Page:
"American Horror Story: Cult" censored itself after Las Vegas, and won

With a mass shooting central to an upcoming episode, producers didn't delay broadcast — a rare and valuable choice

By Melanie McFarland

Senior Critic

Published October 11, 2017 6:21PM (EDT)

Sarah Paulson as Ally Mayfair-Richards in "American Horror Story: Cult" (FX/Frank Ockenfels)
Sarah Paulson as Ally Mayfair-Richards in "American Horror Story: Cult" (FX/Frank Ockenfels)

Gun violence is so thoroughly integrated into American popular culture that nearly every headline-making mass shooting is accompanied delayed film release or pulled television episode that features multiple shootings or contains a firearm-themed storyline.

This time, in the wake of October 1’s mass shooting Las Vegas, FX had to make a call with regard to “American Horror Story: Cult,” the seventh season of Ryan Murphy’s horror anthology series. This week’s episode, “Mid-Western Assassin,” is bookended by two perspectives of the same murderous shooting spree in the season’s suburban Michigan setting, one seen by a survivor, the other revealing its perpetrator. It was filmed two months ago.

FX could have chosen to delay the airing of “Mid-Western Assassin” — a standard practice in these increasingly common situations – but given the highly serialized format of “American Horror Story” pulling it completely was out of the question. Instead, Ryan Murphy and FX chose to make substantial edits to the opening scene, as FX announced via press release on Monday.

“American Horror Story: Cult” is, at its good moments, a politically-themed vivisection of the deterioration of America’s already battered and frayed cultural fabric. Murphy, co-creator Brad Falchuk and their writers cavort through a long list of symptoms and ills including political correctness run amok, the proliferation of fake news, divisive political rhetoric, racism, sexism, hollow promise of protection offered by guns. All of these have a common root in fear and its corrosive effects on reason and courage.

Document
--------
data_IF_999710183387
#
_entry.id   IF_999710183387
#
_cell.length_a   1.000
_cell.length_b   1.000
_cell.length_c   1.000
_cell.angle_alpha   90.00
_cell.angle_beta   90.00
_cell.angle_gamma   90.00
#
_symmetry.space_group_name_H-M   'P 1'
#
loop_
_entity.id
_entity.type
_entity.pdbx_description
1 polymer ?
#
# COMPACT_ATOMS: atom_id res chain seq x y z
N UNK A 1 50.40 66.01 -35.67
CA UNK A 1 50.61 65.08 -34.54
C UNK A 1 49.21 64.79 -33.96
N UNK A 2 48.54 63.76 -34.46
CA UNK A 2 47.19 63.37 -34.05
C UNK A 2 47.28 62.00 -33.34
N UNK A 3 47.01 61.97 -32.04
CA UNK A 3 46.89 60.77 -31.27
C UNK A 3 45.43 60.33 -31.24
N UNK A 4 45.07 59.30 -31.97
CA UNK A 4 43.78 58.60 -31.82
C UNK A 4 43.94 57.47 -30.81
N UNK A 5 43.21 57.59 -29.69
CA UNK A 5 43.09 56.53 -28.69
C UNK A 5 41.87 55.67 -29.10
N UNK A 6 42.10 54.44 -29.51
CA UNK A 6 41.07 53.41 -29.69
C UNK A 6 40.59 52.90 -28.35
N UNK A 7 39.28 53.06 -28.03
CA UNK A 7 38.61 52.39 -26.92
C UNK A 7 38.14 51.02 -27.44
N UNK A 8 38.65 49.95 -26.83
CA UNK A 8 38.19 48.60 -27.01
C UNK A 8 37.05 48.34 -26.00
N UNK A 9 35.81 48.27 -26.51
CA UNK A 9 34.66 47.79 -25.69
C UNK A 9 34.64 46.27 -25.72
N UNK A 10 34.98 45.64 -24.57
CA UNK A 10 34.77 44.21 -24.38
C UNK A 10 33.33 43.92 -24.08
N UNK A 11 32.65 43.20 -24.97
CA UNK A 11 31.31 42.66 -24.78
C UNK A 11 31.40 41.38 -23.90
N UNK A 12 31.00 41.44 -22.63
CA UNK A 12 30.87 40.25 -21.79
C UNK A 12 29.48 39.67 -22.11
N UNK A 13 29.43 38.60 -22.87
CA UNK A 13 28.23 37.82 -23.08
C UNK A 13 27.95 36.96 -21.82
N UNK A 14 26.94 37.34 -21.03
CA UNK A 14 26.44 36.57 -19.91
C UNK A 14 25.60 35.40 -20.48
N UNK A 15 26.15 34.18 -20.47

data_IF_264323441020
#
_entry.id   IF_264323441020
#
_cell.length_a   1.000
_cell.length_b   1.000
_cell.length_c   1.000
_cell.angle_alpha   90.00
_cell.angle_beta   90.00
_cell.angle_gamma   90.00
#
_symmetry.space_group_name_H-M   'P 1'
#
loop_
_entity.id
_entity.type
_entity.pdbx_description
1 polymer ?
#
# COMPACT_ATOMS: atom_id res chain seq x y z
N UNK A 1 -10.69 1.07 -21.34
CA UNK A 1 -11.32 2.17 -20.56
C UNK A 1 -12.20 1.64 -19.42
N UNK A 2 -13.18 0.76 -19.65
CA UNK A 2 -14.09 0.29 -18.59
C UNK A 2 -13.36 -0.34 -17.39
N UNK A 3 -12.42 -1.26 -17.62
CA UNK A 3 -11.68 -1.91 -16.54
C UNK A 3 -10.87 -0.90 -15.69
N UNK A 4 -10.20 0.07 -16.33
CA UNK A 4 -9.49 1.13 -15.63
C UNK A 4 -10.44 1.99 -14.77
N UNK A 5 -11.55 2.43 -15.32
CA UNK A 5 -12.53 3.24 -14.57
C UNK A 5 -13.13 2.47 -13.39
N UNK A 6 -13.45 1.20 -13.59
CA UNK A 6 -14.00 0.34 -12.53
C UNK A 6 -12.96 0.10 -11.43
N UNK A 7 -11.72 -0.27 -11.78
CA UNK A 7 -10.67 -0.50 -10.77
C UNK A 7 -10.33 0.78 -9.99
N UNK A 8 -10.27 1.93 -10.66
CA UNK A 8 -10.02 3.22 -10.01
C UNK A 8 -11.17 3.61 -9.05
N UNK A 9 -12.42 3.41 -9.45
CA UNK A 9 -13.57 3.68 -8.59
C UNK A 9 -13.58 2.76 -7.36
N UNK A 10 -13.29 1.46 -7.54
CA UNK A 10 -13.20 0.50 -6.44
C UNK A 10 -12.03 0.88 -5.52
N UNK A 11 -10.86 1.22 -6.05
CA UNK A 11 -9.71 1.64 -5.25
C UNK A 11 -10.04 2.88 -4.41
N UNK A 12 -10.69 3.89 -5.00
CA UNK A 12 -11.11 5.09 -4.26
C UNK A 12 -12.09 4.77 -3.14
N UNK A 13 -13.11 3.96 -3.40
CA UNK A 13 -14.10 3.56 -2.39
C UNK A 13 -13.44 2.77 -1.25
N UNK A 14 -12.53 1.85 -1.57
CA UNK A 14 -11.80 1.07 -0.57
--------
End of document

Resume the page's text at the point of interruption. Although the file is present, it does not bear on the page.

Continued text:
When faced with the depressing conundrum of what they should do of the upcoming episode, Murphy chose to keep as much of the opening scene as would be required to maintain the continuity of the tale.

“American Horror Story: Cult” sets up this turn in early in the season as phobia-riddled ultra-liberal Ally (Sarah Paulson) finds herself under siege on all sides by a gang of homicidal maniacs in clown masks. They’re everywhere – in the grocery store, in her home. They gruesomely butcher the neighbors, smearing the walls with their blood. Soon Ally procures a gun, thinking that will keep her family safe. Instead she accidentally shoots a friend.

A few episodes later arrives “Mid-Western Assassin.”

Absent from the censored version that aired Tuesday night is around 45 seconds of content. The episode opens the same way, with a tight shot of the American flag fluttering in the wind as the season’s antagonist, city council candidate and cult mastermind Kai (Evan Peters) stumps at a campaign rally. Then the sounds of gunshots ring out. The scene cuts to the crowd and Ally’s wife Ivy (Alison Pill) attempting to flee before her neighbor Harrison (Billy Eichner) shoves her behind a fountain to take cover. She sits frozen, a hand clapped over her mouth, the cops close in and disarm the shooter, who appears to Ally.

In the original version, as Ivy is running, a man behind her takes a bullet and tumbles into the fountain. Another man gets up, crouching, and attempts to lead her to a safer place, only to be shot himself. Injured, he reaches for her, and as she takes his hand he’s shot again, this time fatally. All of this can be seen in the original edit, currently streaming online. Of course, you’d have to want to watch, and that’s a question you’ll have to answer for yourself.